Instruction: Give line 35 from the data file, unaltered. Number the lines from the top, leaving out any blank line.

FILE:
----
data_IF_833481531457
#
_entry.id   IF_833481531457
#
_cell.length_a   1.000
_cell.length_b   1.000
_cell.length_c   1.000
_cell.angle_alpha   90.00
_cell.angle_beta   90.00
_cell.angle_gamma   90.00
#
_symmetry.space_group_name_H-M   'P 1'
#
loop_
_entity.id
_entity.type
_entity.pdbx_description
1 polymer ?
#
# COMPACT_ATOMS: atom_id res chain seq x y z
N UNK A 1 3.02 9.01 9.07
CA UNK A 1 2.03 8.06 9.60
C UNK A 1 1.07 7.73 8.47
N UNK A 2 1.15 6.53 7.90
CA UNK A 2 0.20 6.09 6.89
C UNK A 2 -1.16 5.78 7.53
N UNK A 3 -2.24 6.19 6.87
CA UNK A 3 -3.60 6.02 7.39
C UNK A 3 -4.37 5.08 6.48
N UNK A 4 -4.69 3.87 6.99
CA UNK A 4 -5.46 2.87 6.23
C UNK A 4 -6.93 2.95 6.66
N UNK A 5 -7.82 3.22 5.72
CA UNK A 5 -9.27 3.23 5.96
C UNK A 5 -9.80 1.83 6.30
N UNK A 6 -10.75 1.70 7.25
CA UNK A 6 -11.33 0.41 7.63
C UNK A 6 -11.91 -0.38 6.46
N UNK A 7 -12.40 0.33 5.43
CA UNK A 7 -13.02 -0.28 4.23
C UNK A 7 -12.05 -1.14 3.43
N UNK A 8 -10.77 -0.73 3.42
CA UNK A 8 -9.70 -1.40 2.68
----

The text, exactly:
C UNK A 5 -9.80 1.83 6.30